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the following code is part of an abstract class which is meant to be subclassed to manage a specific kind of Shape. (it's actualy a repository for a specific class but that's not relevant now)

protected ArrayList<? extends Shape> shapesOfSpecificType;

public addShape(Shape shape){
    getShapes; //make sure shapeOfSpecificType is instantiated and load stuff from db
    shapesOfSpecificType.add(shape); //gives an compile error
}

How can I accept a Shape-subclass as argument in addShape suitable to add to the ArrayList?

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2  
What's wrong with ArrayList<Shape>? –  卢声远 Shengyuan Lu Jan 3 '13 at 8:13

4 Answers 4

up vote 0 down vote accepted

I would write code like this:

protected ArrayList<Shape> shapesOfSpecificType;

//Triangle can be added
public void addShape(Shape shape){
    shapesOfSpecificType.add(shape);
}

//List<Triangle> can be added
public void addShapes(List<? extends Shape> shapes){
     shapesOfSpecificType.addAll(shapes);
}
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you can use protected List<Shape> shapesOfSpecificType; as mentioned in a comment. you can add any objects of Shape type to this list for eg:

Circle extends Shape {
 //body
}
Square extends Shape {
 //body
}
shapesOfSpecificType.add(new Circle());//valid
shapesOfSpecificType.add(new Square());//valid
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When you try to insert a Shape into a List < ? extends Shape> the compiler complains because it cannot know what kind of elements are actually in the list. Consider this:

List<Triangle> triangles = new List<Triangle>();
List<? extends Shape> shapes = triangles; // that actually works

Now when you try to insert a Square which extends Shape into shapes, you would insert a Square into a list of Triangles. That's why the compiler complains. You should just take a List< Shape>:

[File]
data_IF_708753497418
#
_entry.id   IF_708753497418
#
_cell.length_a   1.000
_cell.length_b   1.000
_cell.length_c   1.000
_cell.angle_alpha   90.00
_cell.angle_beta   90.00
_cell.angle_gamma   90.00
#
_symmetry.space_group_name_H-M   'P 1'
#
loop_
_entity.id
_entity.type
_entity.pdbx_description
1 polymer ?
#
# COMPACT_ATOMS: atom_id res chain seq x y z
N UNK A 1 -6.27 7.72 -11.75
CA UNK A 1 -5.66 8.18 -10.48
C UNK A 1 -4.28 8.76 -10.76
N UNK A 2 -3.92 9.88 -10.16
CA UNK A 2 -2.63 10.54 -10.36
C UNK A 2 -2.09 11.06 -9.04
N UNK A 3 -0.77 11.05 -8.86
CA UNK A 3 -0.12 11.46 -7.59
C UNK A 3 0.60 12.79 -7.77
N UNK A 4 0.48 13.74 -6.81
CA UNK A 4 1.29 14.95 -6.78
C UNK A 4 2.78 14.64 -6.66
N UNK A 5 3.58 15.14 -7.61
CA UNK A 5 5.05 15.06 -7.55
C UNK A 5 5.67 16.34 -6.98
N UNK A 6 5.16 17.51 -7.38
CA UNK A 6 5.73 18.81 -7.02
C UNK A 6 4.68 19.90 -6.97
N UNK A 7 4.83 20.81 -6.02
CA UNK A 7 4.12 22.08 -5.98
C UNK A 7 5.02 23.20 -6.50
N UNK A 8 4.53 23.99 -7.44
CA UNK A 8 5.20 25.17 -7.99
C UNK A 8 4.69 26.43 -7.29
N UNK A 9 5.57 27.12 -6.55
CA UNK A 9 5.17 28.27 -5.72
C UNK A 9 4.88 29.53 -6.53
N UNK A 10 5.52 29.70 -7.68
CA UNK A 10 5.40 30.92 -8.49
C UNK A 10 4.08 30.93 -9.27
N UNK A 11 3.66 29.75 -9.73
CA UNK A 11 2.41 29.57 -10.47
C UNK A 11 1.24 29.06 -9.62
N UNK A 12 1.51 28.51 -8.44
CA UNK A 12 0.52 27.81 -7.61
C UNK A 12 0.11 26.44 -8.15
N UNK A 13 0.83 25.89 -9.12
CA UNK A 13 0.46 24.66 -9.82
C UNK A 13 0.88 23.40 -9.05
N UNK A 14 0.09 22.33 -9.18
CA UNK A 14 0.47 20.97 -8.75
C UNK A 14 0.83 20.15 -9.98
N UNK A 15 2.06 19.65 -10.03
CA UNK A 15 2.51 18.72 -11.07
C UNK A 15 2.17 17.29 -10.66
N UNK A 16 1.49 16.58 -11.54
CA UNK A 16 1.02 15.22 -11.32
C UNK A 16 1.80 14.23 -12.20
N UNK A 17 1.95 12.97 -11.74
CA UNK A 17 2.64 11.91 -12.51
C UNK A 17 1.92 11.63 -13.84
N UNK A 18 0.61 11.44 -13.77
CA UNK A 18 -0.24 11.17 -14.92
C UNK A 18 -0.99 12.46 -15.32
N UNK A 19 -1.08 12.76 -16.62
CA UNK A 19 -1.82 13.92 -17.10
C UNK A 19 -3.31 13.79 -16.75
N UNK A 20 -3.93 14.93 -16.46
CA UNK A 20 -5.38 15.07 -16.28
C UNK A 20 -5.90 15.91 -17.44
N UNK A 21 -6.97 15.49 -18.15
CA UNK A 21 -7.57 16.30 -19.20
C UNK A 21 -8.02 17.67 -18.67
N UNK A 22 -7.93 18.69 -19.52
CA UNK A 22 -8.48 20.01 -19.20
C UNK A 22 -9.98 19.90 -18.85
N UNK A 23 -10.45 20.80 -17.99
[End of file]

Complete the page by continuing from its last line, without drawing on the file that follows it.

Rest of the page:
List<Triangle> triangles = new List<Triangle>();
List<Shape> shapes = triangles; // does not work!

// but
List<Shape> shapes = new List<Shape>();
shapes.insert(new Triangle()); // works
shapes.insert(new Square()); // works as well

Have a look at: http://www.angelikalanger.com/Articles/JavaPro/02.JavaGenericsWildcards/Wildcards.html

This page explains nicely what works and what does not with typed collections.

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First, unrelated to the issue I suggest you write code in terms of collection interfaces, rather than concrete classes:

protected List<? extends Shape> shapesOfSpecificType;

Secondly, if you wish to add objects that extend Shape to the list you will want to define it as

protected List<? super Shape> shapesOfSpecificType;

So anything that is a Shape can go in the list.

But as others have pointed out: Why do you need a bounded list, why not just a List<Shape>?

Cheers,

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1  
<? super Shape> means all parents of Shape e.g. Object. –  Nikita Beloglazov Jan 3 '13 at 8:26
    
List<Shape> can take anything that is a shape. ? extends should be used with generic types. for eg List<? extends T> –  Subin Jan 3 '13 at 8:29
    
Have you tried @Nikita Beloglazov ? –  Anders R. Bystrup Jan 3 '13 at 8:33
    
@AndersR.Bystrup hm, yes, you're right, it works. –  Nikita Beloglazov Jan 3 '13 at 8:37

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